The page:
& \gcd(2^m-1, (p-1)p)>1\\
\Leftrightarrow\ &\gcd(2^{p-1}-1,2^{m}-1)>1\quad\text{or}\quad\gcd(p-1,2^m-1)>1.\\
\end{split}
\]
Hence for find the largest $m$, we only need to consider $\gcd(2^{p-1}-1,2^{m}-1)>1$ with $m\geqslant p-1$. Which infers that $m=h(p-1)$, $h\geqslant 1$.
On the other hand, we can proved that $h\leqslant L(p)$. In fact the following figure describes the relationship between modulo $p$ and modulo $p^2$.
Suppose
\[
x_1^2\equiv x_2\ (\mod p),\quad x_1^2\equiv x'_2\ (\mod p^2).
\]
Then there exists some integers $s$ and $t$ such that
\[
x_1^2=x_2+sp,\quad x_1^2=x'_2+tp^2.
\]
Thus, we have
\[
x_2-x'_2=p(pt-s).
\]
It shows that $x'_2$ and $x_2$ lie in the same vertical line in Figure 1. And ${x'}^2_2\equiv x_2^2\equiv x_3\ (\mod p)$. Let ${x'}^2_2\equiv x'_3\ (\mod p^2)$. Then it infers that $ x'_3\equiv x_3\ (\mod p)$. Hence, each $x'_i$ lies in the same line of $x_i$. Therefore, the elements in the biggest cycle all lie in the area bounded by dashed lines below. Because there are no more than $p-1$ vertical lines, the total numbers of the elements in the biggest cycle is less or equal to $(p-1)L(p)$. It means that $L(p^2)\leqslant (p-1)L(p)$.

For $n\geqslant 3$, we have \[ L(p^n)=p^{n-2}\cdot L(p^2). \]

**Proof**.
By using the same idea (as illustrated in Figure 1) in the proof of Proposition 4.6, we know that if $x_i^2\equiv x_j\ (\mod p^2)$ and $x_i^2\equiv x'_j\ (\mod p^3)$, then $x'_j\equiv x_j\ (\mod p^2)$. Thus, following the arguments, we get $L(p^3)\leqslant p\cdot L(p^2)$. Note that the multiplication factor is $p$, not $p-1$.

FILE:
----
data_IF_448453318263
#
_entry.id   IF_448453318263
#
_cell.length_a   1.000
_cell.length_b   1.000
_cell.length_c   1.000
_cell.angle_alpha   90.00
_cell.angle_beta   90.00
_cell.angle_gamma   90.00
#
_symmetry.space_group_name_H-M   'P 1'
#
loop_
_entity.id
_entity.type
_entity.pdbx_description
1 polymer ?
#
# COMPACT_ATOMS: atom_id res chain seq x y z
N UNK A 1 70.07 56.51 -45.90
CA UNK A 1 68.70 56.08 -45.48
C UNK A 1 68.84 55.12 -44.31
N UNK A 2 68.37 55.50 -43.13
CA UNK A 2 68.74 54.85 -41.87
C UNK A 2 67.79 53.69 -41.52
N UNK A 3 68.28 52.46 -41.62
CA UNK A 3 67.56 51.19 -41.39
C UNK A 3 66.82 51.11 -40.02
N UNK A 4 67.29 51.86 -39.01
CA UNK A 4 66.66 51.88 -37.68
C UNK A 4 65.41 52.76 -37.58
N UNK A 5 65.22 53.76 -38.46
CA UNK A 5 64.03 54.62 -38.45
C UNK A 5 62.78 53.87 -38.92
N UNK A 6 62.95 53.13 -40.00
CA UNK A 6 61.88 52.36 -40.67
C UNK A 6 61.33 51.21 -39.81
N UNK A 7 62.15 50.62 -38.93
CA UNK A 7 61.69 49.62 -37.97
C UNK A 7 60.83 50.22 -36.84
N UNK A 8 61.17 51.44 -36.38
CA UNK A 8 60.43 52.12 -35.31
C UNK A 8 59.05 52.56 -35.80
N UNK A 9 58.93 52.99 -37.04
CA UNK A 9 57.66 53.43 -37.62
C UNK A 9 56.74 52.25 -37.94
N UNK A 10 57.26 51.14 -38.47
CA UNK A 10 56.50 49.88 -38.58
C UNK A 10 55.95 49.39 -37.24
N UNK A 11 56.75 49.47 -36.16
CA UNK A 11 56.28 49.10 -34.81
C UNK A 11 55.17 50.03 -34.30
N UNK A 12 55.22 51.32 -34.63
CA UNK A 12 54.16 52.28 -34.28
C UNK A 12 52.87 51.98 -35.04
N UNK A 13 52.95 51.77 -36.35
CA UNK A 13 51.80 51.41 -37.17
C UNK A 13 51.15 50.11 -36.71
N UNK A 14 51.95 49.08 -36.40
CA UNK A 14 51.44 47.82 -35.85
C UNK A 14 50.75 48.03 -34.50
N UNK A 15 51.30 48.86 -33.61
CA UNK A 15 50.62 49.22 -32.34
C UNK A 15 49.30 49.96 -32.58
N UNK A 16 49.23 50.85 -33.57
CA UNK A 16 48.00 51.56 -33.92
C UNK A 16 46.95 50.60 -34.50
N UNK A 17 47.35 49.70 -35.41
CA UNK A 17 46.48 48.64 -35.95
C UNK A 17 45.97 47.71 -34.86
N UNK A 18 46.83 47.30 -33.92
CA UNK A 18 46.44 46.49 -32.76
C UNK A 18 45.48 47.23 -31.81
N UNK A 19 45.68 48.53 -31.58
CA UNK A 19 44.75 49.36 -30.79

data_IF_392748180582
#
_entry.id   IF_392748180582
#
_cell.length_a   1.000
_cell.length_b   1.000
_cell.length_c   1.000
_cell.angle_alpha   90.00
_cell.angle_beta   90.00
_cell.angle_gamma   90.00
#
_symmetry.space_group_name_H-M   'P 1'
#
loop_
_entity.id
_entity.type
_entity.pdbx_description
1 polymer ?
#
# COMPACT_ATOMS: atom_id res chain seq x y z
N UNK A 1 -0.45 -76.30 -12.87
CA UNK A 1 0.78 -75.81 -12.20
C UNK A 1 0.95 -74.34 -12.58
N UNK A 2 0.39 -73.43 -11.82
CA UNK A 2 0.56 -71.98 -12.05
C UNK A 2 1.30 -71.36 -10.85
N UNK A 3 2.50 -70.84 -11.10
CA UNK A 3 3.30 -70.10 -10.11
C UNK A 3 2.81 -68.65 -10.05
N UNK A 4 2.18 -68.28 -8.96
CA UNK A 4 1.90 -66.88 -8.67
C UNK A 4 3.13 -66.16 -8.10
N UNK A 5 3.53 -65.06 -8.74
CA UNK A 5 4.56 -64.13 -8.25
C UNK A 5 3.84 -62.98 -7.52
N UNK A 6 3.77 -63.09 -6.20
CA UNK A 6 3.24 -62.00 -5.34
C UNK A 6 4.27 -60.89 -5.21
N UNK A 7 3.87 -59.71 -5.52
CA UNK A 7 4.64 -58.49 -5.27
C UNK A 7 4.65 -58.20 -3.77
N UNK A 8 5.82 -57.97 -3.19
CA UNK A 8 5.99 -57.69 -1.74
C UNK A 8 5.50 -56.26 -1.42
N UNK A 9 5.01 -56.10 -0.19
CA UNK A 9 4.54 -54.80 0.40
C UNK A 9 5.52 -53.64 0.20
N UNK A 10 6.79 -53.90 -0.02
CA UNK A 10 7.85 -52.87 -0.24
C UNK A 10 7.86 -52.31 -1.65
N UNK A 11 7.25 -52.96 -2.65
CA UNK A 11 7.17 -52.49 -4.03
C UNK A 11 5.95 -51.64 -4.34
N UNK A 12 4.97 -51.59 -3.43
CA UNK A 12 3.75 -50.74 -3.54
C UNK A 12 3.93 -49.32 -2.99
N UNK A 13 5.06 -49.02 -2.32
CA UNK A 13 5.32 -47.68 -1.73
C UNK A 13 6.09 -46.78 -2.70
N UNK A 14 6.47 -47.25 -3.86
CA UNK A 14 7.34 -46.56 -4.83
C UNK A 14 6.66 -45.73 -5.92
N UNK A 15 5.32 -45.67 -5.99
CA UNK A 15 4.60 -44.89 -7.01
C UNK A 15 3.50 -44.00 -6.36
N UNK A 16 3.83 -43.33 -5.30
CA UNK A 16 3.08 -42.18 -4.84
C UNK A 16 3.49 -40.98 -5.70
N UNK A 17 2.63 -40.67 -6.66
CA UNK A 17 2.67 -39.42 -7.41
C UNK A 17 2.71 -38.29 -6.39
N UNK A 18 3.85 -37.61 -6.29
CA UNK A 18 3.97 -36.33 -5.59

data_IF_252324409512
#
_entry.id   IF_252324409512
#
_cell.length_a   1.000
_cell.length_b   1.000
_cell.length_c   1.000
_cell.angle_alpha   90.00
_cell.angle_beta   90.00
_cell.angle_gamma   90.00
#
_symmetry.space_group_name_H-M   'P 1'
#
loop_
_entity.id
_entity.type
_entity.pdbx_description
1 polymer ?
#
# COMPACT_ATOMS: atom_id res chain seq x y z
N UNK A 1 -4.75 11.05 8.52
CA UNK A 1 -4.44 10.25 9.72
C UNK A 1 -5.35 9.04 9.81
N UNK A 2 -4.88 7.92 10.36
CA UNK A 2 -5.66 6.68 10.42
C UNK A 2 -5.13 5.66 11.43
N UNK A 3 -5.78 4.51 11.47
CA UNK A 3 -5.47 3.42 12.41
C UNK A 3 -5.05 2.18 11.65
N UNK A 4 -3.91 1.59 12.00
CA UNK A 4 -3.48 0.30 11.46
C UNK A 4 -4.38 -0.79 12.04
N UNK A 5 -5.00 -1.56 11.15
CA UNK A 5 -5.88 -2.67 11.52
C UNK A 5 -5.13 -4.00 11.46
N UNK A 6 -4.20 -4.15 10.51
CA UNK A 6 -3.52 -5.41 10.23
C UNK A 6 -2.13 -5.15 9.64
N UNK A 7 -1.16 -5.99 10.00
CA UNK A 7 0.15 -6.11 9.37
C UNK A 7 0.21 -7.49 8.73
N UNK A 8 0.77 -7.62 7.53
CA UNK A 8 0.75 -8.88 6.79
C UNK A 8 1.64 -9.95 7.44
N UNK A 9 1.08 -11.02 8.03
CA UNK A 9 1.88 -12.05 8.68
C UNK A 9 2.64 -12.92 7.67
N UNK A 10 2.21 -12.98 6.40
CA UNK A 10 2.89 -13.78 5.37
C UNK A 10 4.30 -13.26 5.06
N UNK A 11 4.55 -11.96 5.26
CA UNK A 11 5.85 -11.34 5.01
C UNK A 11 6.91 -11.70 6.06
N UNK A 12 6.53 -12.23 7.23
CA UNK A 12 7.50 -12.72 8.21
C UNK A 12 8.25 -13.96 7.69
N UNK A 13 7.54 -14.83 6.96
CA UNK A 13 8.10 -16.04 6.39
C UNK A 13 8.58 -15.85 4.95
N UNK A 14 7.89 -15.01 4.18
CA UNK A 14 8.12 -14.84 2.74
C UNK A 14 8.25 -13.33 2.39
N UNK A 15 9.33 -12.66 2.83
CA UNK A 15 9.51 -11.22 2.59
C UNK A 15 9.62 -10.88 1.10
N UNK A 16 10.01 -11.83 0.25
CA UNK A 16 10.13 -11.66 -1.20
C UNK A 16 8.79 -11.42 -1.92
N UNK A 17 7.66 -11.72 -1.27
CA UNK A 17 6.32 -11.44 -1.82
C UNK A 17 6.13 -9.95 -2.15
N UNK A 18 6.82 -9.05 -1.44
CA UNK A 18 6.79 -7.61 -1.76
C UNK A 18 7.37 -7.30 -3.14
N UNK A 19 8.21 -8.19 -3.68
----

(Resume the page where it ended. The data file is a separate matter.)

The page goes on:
If the largest cycle modulo $p^3$ is less than $pL(p^2)$. That is, the largest cycle doesn't take all of the elements in the area similar in Figure 1. Then, there must be another largest cycle modulo $p^3$. If use curve to describe the cycle, then the curve intersect each vertical line once. They all project onto the "line" $[0,p^2]$. And they are not intersect (i.e., have no common elements). Since $L(p^3)>L(p^2)$, the largest cycle's length must greater than $L(p^2)$. And note that there are $p$ rows($p$ is a prime number), then the number of largest cycles must be $1$. That is $L(p^3)=pL(p^2)$.
For the general cases, the idea is the same. By conduction we complete the proof.

Finally, we have

**Prop**. Suppose $m$ is a composite number, and $m=p_{i_1}^{s_1}p_{i_2}^{s_2}\cdots p_{i_t}^{s_t}$. Here $p_{i_k}$ are all prime numbers. Then we have
\[
L(m)=L(p_{i_1}^{s_1}p_{i_2}^{s_2}\cdots p_{i_t}^{s_t})=\mathrm{lcm}\Bigl(L(p_{i_1}^{s_1}), L(p_{i_2}^{s_2}), \ldots, L(p_{i_t}^{s_t})\Bigr).
\]

**Proof**. Let $m=p_{i}^{s_i}p_{j}^{s_j}$. Consider equation
\[
x^{2^m}\equiv x\ (\mod p_{i}^{s_i}p_{j}^{s_j}),
\]
where $(x,p_i)=(x,p_j)=1$. Then it is equivalent to the equation
\[
x^{2^m-1}\equiv 1\ (\mod p_{i}^{s_i}p_{j}^{s_j}).
\]
By Lemma 3.4, it has $\gcd(2^m-1, \varphi(p_{i}^{s_i}p_{j}^{s_j}))$ solutions.
\[
\varphi(p_{i}^{s_i}p_{j}^{s_j})=\varphi(p_{i}^{s_i})\varphi(p_{j}^{s_j})=(p_i-1)p_i^{s_i-1}\cdot (p_j-1)p_j^{s_j-1}.
\]
Hence, we have $L(p_{i}^{s_i}p_{j}^{s_j})=\mathrm{lcm}(L(p_{i}^{s_i}),L(p_{j}^{s_j}))$. By conduction we will complete the proof.

We give a few examples.